and they should also know civics, so that test would be a must

Quote:
Remember,we live in a country where Supreme Court Justice Roberts suupports the idea it is a crime to not buy health insurance.

Last edited by BigD_in_FL; January 31, 2013 at 07:47 PM.
BigD_in_FL is offline  
Old February 1, 2013, 01:13 AM   #281
jimbob86
Senior Member
 
Join Date: October 4, 2007
Location: All the way to NEBRASKA
Posts: 7,111
Quote:
This is not about society crumbling. It is about trying to improve things.
So..... you intend to fix it untill it no longer works?

Keep piling on the onerous laws, and folks will develop a healthy disrepect for the Law .....doubt me? How 'bout that 18th Amendment? How's that working out? .....Oh, Wait......

You keep holding to that idea that you .... can make people .... "better"..... it's a foolish notion, yet you Progressives are convinced of your noble intentions ......

There are none so dangerous to your Liberty as those who believe they are are curtailing your freedoms "for your own good"!
__________________
TheGolden Rule of Tool Use: "If you don't know what you are doing, DON'T."

http://nefirearm.com/
jimbob86 is offline  
Old February 1, 2013, 09:09 AM   #282
win-lose
Senior Member
 
Join Date: August 3, 2009
Posts: 451
Yesterday, I was watching some of the gun control hearings from earlier this week and NY Senator Chuck Schumer (I really don't like this guy), mentioned that universal background checks should be pushed forward WITHOUT firearm registration as the court had already said that registration is "illegal". Does anybody know where he got this from? Being that he is a huge progressive and will say anything, I was very surprised that he would voluntarily concede this ground.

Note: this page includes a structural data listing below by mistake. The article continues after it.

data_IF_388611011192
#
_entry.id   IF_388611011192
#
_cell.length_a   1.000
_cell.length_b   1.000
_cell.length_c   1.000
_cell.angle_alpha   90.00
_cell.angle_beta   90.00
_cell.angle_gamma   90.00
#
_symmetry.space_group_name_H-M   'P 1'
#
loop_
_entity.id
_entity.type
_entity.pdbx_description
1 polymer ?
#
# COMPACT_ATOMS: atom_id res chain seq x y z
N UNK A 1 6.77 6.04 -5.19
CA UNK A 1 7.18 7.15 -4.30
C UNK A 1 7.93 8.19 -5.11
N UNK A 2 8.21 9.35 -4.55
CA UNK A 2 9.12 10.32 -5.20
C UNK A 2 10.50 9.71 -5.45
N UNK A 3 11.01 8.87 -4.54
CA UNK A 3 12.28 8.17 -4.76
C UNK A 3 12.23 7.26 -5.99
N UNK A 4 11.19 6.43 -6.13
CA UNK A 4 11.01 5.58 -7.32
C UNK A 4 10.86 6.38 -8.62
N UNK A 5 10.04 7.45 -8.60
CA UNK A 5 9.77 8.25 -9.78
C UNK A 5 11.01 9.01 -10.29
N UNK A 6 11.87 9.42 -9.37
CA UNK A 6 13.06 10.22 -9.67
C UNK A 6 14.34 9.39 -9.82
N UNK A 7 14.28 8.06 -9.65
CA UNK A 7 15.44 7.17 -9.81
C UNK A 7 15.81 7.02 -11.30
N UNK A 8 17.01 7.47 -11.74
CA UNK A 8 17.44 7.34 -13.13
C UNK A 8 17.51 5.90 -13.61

win-lose is offline  
Old February 1, 2013, 09:36 AM   #283
j3ffr0
Senior Member
 
Join Date: June 21, 2012
Location: VA
Posts: 157
I support universal background checks.

Every nut that runs loose with a gun is a poor reflection on the rest of us. The only people that background checks will hurt are people who shouldn't really have a gun in the first place.

I live in VA. The govt already has an inventory of every firearm I bought from a dealer. The form is filled out every time I buy a gun, and it's fine by me.

It's true that laws don't stop people from committing crimes. If that was the case their would be no murder. However, that doesn't me there shouldn't be a law against murder.
j3ffr0 is offline  
Old February 1, 2013, 09:41 AM   #284
AH.74
Junior member
 
Join Date: October 13, 2008
Location: Hermit's Peak
Posts: 623
Quote:
I live in VA. The govt already has an inventory of every firearm I bought from a dealer. The form is filled out every time I buy a gun, and it's fine by me.
So because it's fine by you, you think it should be fine by everyone else?

I don't think so.
AH.74 is offline  
Old February 1, 2013, 12:16 PM   #285
Spats McGee
Staff
 
Join Date: July 28, 2010
Location: Arkansas
Posts: 5,213
Quote:
Originally Posted by Alabama Shooter
Quote:
Originally Posted by Spats McGee
The RKBA is a constitutional right. It's a civil right. It's a fundamental, individual right. It's just not subject to being violated in the way that you supposed.
While I disagree on the one hand I think I can continue in that vein on the other.
I'm not entirely sure which part you disagree about. On the nature of the RKBA, I'm just telling you what SCOTUS has said:
Quote:
Putting all of these textual elements together, we find that they guarantee the individual right to possess and carry weapons in case of confrontation. This meaning is strongly confirmed by the historical background of the Second Amendment. Dist. of Columbia v. Heller, 554 U.S. 570, 592, 128 S. Ct. 2783, 2797, 171 L. Ed. 2d 637 (2008)
Quote:
. . . .we now turn directly to the question whether the Second Amendment right to keep and bear arms is incorporated in the concept of due process. In answering that question, as just explained, we must decide whether the right to keep and bear arms is fundamental to our scheme of ordered liberty, . . . . or as we have said in a related context, whether this right is “deeply rooted in this Nation's history and tradition,” . . .

In sum, it is clear that the Framers and ratifiers of the Fourteenth Amendment counted the right to keep and bear arms among those fundamental rights necessary to our system of ordered liberty.